Photo-imaging using extremely high magnification is starting to illuminate a critical aspect of economic and religious practice among the ancient Maya civilisation – but the difficulties in analysing the results are considerable.
For researchers who specialise in the Maya – the meso-American society that arose around 1800 BCE and ended about 950 CE – analysing a characteristic and common type of sharp blade fashioned from obsidian carries a particular, and particularly gruesome, challenge.
In short, how does one tell if such a blade was used only once, by its owner, to slash or pierce his own penis?
It is not a frivolous question. As a team led by James Stemp from Keene State College in New Hampshire, US, outline in a recent paper published in the Journal of Anthropological Archaeology, “auto-sacrificial bloodletting” among the Maya was intimately tied up not only with religion, but also with the relationships between “producers, consumers, practitioners, and observers”. It played a major role in determining status and gender roles.
Obsidian, the researchers explain, was an important stone to the Maya, and many thousands of complete or partial blades made from the material have been recovered from archaeological sites throughout central America.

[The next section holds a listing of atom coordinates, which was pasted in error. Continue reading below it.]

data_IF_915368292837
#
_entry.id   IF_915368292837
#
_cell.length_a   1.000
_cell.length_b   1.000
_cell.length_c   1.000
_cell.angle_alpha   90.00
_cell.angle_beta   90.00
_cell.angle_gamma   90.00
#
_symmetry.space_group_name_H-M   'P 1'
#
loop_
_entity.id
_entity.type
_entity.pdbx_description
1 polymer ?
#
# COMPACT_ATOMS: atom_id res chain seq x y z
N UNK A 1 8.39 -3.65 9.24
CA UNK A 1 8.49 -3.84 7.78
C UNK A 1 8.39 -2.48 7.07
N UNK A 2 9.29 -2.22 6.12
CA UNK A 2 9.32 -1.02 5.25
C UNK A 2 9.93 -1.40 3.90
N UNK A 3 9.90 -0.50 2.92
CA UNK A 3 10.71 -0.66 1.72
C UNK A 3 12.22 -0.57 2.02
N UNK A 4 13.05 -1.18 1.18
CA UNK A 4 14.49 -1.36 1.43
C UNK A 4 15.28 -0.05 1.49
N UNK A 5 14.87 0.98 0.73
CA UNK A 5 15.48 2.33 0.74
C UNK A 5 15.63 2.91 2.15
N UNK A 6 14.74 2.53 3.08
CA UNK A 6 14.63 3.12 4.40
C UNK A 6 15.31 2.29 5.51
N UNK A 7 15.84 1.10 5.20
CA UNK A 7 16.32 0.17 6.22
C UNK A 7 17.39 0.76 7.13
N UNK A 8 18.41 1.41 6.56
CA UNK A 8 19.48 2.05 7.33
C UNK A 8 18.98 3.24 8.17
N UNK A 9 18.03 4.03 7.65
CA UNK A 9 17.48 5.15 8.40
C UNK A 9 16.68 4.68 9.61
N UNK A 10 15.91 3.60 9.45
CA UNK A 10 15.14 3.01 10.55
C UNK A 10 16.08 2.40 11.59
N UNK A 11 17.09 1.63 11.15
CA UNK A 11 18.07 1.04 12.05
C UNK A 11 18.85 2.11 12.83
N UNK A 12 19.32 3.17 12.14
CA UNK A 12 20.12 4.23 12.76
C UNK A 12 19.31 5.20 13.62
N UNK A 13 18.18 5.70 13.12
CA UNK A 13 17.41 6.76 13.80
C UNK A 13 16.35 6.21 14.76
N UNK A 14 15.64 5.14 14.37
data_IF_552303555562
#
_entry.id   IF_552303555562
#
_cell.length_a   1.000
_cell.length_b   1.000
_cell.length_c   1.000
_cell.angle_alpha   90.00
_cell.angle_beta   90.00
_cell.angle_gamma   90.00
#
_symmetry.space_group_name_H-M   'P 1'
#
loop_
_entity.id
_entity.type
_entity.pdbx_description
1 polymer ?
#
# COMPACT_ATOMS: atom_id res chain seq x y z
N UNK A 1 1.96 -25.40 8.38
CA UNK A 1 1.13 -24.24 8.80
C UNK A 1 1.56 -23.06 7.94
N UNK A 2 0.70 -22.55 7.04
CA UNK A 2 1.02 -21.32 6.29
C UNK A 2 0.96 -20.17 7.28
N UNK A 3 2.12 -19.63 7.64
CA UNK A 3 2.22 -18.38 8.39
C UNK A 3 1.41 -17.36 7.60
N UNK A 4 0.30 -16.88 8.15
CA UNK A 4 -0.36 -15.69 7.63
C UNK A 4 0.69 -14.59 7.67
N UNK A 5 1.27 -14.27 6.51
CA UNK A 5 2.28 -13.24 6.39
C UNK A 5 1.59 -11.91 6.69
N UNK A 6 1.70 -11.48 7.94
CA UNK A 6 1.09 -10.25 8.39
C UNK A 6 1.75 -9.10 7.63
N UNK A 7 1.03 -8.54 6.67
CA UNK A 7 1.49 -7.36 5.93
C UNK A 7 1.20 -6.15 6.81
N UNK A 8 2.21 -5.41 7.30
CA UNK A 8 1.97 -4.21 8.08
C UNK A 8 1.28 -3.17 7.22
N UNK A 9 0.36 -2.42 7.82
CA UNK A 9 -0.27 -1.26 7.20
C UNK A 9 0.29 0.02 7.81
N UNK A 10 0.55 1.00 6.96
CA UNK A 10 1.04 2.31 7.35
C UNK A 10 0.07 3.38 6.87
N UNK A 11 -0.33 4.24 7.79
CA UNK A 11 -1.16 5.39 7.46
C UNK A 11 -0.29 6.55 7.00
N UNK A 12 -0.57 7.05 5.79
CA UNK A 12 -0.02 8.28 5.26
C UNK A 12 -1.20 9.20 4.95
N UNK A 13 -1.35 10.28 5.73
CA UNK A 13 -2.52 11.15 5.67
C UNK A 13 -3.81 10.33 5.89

The blades, thin and sharp, were used for a wide variety of purposes, including the expected quotidian ones, such as skinning and scraping and cutting meat.
Some, however, were held to be sacred, or, at least, used for a sacred purpose. The Maya worldview held that caves were portals to other-worldly realms, in which resided supernatural beings that clustered around a central Maize God. Maize, the “first fruit”, was revealed to humanity when lightning struck a stone.
Obsidian was considered a mineral created by lightning – thus it was a crucial tool for use in rituals designed to appease the gods, and to ask favours from them.
Just how this was done is abundantly clear from pictograms found in caves held to be sacred.
Stemp and colleagues deploy a passage written in 1941 by US anthropologist Alfred Tozzer to convey the gist of the practice: